Bradford, William, 1588-1657
Colonial governor; born in Austerfield, Yorkshire, England, in March, 1588; was a passenger in the Mayflower. At the early age of seventeen years he made an attempt to leave England with dissenters, for Holland, and suffered imprisonment. He finally joined his dissenting brethren at Amsterdam, learned the art of silk-dyeing, and, coming into the possession of a considerable estate at the age of twenty-one years, he engaged successfully in commerce. One of Mr. Robinson's congregation at Leyden, he accompanied the “Pilgrims” to America,  and was one of the foremost in selecting a site for the colony. Before the “Pilgrims” landed, his wife fell into the sea from the Mayflower, and was drowned. He succeeded John Carver (April 5, 1621) as governor of Plymouth colony. He cultivated friendly relations with the Indians; and he was annually rechosen governor as long as he lived, excepting in five years. He wrote a history of Plymouth colony from 1620 to 1647, which was published by the Massachusetts Historical Society in 1856. He died in Plymouth, Mass., May 9, 1657.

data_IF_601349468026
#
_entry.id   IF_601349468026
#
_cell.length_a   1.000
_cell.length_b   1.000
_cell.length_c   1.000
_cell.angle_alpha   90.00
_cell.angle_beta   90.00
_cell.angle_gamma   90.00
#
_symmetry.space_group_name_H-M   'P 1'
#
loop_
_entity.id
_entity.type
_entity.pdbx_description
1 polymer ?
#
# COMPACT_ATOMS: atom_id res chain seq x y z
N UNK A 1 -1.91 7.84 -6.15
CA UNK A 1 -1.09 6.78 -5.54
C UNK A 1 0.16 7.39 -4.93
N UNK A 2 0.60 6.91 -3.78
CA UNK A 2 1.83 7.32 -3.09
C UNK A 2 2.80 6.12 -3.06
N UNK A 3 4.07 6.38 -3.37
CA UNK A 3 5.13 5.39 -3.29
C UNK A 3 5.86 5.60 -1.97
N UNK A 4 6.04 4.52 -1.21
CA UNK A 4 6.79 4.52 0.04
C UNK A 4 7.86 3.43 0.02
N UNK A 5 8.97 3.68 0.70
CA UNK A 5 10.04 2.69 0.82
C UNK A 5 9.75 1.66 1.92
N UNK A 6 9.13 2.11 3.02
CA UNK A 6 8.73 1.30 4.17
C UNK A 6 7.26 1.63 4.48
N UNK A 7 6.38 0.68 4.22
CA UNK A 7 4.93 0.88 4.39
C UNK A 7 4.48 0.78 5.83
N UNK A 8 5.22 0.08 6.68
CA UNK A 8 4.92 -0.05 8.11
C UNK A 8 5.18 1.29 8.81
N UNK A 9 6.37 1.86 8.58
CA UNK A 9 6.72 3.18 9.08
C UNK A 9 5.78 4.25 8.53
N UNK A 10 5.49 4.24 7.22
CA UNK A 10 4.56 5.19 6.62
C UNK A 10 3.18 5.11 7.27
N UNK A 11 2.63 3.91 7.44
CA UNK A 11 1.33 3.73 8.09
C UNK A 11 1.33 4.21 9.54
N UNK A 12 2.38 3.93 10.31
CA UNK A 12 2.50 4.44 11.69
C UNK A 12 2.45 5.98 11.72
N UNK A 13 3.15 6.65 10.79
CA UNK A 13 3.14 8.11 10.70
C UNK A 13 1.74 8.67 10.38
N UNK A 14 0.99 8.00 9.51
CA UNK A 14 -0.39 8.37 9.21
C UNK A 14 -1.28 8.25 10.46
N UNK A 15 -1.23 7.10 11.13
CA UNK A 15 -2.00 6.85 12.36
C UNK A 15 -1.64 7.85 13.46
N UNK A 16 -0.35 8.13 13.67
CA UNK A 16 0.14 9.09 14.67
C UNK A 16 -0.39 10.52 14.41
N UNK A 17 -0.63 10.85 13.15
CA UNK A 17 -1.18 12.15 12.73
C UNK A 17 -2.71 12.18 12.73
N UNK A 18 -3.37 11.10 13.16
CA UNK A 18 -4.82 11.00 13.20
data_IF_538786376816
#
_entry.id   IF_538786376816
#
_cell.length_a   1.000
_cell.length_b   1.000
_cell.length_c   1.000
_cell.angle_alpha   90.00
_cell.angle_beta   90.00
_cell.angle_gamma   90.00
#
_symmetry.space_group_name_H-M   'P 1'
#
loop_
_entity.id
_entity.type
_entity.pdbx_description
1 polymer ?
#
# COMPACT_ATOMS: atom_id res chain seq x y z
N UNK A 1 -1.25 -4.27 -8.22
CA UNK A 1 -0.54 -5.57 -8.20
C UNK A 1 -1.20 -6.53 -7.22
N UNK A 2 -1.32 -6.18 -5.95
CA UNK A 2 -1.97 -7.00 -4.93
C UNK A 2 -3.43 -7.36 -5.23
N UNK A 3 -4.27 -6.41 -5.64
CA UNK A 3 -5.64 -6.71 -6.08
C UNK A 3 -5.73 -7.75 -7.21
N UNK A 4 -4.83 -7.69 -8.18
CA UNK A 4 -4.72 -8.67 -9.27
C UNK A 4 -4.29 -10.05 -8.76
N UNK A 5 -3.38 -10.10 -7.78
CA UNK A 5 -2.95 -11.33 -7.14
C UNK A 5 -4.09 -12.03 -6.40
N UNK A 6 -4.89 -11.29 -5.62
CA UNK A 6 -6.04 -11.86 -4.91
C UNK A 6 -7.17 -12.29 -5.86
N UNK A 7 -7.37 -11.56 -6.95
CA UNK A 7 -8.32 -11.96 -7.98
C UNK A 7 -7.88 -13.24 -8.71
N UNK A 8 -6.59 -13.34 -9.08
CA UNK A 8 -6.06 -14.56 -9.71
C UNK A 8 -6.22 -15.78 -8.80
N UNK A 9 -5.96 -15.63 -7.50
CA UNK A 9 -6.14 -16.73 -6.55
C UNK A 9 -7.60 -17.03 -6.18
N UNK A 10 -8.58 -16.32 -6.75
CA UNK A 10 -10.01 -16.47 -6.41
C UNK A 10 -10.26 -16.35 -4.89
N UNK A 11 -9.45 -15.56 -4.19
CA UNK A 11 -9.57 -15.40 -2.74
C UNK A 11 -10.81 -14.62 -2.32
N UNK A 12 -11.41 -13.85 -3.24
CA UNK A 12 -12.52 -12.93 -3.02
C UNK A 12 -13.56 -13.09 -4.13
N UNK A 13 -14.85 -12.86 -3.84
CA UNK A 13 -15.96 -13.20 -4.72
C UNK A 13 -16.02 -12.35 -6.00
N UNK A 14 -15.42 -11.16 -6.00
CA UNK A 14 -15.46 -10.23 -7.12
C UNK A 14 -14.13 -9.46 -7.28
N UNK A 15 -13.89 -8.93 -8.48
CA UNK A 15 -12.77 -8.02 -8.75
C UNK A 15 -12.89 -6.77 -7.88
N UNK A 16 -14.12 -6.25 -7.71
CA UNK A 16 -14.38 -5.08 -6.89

printer; born in Leicester, England, in 1658. A Friend, or Quaker, he came to America with Penn's early colonists in 1682. and landed near the spot where Philadelphia was afterwards built. He had learned the printer's trade in London, and, in 1686, he printed an almanac in Philadelphia. Mixed up in a political and social dispute in Pennsylvania, and suffering thereby, he removed to New York in 1693, and in that year printed the laws of that colony. He began the first newspaper in New York. Oct. 16, 1725--the New York gazette. He was printer to the government of New York more than fifty years, and for thirty years the only one in the province. He died in New York, May 23, 1752.